How We Present
She made the discovery, but a man got the Nobel. A half-century later, she's won a $3 million prize.
by Sarah Kaplan and Antonia Noori Farzan
The Washington Post Translate This Article
8 September 2018
On 8 September 2018 The Washington Post reported:
Jocelyn Bell Burnell built the telescope, laboring in damp and chilly English weather to install more than 100 miles of cable and copper wire across a wind-swept field near Cambridge. She operated the instruments and analyzed the data, poring over miles of chart paper etched with the inked recordings of galactic radio waves. And, in 1967, when she spotted the first four light sources with repeated pulses beating a steady rhythm against the background noise of the stars, it was Bell Burnell who realized she'd detected something important.
Global Good News service views this news as a sign of rising positivity in the field of science, documenting the growth of life-supporting, evolutionary trends.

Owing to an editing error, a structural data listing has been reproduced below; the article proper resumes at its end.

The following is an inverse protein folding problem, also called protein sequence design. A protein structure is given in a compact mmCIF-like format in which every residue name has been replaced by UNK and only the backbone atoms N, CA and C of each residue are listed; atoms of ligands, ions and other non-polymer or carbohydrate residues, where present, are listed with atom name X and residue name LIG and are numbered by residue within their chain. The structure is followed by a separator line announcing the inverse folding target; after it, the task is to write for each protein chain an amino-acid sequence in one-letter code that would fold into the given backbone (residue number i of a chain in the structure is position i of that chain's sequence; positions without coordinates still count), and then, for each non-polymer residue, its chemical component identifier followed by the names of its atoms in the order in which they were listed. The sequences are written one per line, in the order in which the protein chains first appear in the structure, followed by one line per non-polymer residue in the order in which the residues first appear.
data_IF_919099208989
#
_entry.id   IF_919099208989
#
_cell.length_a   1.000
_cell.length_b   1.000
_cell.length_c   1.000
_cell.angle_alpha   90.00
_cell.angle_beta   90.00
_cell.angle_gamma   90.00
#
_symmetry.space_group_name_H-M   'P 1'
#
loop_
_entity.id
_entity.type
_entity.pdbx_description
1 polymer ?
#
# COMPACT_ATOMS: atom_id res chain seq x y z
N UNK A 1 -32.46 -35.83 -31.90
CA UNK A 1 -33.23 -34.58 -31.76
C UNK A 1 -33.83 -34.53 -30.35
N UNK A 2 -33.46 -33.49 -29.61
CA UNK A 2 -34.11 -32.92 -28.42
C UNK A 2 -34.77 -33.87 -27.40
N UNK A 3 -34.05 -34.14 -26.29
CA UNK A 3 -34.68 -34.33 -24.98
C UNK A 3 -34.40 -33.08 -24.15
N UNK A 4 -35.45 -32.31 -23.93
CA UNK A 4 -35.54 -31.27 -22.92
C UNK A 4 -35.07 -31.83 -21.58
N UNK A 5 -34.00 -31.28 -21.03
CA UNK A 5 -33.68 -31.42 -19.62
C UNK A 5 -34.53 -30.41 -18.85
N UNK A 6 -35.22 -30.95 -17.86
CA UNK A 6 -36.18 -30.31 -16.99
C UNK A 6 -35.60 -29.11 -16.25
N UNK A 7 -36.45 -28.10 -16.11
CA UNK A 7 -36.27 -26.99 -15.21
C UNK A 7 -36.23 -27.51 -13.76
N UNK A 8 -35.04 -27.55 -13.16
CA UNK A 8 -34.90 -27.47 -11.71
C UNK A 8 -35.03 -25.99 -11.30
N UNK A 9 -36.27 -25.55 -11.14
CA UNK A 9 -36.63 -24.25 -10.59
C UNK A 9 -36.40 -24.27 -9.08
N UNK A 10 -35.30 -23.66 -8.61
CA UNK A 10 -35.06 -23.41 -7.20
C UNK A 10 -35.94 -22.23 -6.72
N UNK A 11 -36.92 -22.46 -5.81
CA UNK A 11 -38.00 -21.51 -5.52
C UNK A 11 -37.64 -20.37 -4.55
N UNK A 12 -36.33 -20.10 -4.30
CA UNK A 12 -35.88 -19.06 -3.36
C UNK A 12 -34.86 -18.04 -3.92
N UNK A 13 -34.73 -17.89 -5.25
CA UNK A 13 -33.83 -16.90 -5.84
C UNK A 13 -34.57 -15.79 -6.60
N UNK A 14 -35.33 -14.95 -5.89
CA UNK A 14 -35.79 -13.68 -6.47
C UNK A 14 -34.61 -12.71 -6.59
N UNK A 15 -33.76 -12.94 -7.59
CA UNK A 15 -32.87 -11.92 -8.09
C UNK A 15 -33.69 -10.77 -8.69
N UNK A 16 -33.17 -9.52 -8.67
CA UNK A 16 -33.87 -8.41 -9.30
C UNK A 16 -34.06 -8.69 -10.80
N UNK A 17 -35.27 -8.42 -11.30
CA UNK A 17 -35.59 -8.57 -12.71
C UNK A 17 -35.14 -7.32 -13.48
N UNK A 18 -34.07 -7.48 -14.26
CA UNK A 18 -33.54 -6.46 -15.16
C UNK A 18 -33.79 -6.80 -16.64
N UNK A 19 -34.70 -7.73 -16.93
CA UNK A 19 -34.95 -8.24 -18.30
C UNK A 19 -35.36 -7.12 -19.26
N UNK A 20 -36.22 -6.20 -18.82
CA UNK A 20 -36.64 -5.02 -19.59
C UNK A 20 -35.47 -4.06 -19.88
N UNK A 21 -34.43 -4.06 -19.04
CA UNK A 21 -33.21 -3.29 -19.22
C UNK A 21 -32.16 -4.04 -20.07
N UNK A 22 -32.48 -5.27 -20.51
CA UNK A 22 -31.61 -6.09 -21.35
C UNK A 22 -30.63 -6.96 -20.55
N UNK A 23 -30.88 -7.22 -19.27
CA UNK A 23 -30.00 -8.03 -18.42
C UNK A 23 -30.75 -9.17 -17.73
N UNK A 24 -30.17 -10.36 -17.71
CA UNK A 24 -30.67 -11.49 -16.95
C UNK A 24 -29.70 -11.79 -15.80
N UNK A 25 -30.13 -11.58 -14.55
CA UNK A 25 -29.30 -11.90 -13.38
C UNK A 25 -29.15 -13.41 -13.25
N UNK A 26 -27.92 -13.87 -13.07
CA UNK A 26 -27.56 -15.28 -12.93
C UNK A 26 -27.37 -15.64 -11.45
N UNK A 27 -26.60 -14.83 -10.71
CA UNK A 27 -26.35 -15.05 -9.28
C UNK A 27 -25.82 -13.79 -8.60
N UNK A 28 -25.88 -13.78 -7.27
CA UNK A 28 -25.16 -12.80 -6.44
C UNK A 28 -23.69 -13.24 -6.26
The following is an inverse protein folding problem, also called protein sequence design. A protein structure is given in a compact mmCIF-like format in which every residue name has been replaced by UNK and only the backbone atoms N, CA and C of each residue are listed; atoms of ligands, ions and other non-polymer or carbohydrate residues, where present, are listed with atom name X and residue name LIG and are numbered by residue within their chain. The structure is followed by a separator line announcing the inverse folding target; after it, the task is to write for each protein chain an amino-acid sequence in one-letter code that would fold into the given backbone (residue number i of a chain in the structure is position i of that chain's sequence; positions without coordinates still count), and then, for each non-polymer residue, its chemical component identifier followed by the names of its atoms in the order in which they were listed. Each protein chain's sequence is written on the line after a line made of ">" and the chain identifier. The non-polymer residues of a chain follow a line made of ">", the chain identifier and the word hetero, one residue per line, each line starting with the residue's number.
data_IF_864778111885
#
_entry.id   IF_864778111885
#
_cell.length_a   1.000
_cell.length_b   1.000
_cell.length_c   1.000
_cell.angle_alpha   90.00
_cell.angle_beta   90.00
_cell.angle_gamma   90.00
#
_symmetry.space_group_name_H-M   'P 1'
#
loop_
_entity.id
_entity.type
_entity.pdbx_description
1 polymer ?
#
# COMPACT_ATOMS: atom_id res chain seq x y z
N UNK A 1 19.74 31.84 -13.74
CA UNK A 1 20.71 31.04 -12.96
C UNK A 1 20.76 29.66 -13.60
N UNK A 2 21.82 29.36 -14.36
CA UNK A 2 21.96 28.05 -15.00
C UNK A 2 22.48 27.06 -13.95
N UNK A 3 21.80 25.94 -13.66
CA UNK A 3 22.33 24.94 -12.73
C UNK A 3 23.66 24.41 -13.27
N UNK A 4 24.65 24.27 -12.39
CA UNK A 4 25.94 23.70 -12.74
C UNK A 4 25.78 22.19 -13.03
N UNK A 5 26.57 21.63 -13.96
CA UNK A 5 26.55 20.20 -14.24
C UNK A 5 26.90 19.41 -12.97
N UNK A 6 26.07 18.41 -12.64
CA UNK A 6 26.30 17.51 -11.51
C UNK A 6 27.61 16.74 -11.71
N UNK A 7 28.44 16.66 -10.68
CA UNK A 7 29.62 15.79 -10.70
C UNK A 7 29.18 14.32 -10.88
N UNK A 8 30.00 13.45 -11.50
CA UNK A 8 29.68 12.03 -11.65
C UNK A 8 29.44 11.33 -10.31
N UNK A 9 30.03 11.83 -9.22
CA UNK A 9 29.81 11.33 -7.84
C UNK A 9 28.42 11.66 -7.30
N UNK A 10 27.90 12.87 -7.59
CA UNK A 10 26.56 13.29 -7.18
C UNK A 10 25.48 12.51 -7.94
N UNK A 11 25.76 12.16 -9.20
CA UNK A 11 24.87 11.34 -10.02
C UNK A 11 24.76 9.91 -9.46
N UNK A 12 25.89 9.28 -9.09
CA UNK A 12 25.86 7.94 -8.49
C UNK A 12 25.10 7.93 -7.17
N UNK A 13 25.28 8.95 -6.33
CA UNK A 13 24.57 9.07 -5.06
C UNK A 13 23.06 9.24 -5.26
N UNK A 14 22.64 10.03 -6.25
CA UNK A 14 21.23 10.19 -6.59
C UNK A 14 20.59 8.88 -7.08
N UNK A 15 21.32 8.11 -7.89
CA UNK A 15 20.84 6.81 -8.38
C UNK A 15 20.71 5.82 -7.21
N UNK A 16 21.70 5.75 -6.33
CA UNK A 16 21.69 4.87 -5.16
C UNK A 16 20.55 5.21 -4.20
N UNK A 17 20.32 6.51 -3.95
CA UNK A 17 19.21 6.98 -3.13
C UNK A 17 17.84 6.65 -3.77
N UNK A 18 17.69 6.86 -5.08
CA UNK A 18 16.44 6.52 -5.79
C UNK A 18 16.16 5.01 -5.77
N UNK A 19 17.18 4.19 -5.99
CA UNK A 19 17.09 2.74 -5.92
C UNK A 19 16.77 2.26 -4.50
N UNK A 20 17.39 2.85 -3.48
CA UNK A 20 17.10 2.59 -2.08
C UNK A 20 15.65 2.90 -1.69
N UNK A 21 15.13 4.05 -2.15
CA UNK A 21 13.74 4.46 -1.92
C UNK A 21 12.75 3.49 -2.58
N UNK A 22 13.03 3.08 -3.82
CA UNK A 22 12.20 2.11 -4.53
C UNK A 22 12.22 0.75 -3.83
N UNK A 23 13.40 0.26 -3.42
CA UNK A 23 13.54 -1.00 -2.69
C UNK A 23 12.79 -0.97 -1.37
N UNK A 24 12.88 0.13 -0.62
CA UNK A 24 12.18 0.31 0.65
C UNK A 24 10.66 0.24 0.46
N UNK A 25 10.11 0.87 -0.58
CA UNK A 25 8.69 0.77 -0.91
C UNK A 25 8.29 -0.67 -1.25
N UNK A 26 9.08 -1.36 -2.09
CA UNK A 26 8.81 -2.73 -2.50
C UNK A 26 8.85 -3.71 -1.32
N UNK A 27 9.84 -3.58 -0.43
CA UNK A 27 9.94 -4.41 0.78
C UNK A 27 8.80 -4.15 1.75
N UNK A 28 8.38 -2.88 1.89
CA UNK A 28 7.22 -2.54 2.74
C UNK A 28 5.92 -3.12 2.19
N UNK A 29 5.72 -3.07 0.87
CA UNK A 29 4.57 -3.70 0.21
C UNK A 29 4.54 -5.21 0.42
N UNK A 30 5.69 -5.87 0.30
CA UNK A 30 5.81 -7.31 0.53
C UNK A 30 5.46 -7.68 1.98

...The objects, called 'pulsars,' are among the most important astronomical finds of the 20th century -- potent tools for testing physics, probing space-time, and investigating the dark regions of the universe.
To read the entire article click here
Every day Global Good News documents the rise of a better quality of life dawning in the world and highlights the need for introducing Natural Law based—Total
Knowledge based—programmes to bring the support of Nature to every individual, raise the quality of life of every society, and create a lasting state of world peace.
Translation software is not perfect; however if you would like to try it, you can translate this page using:
Send Good News to Global Good News.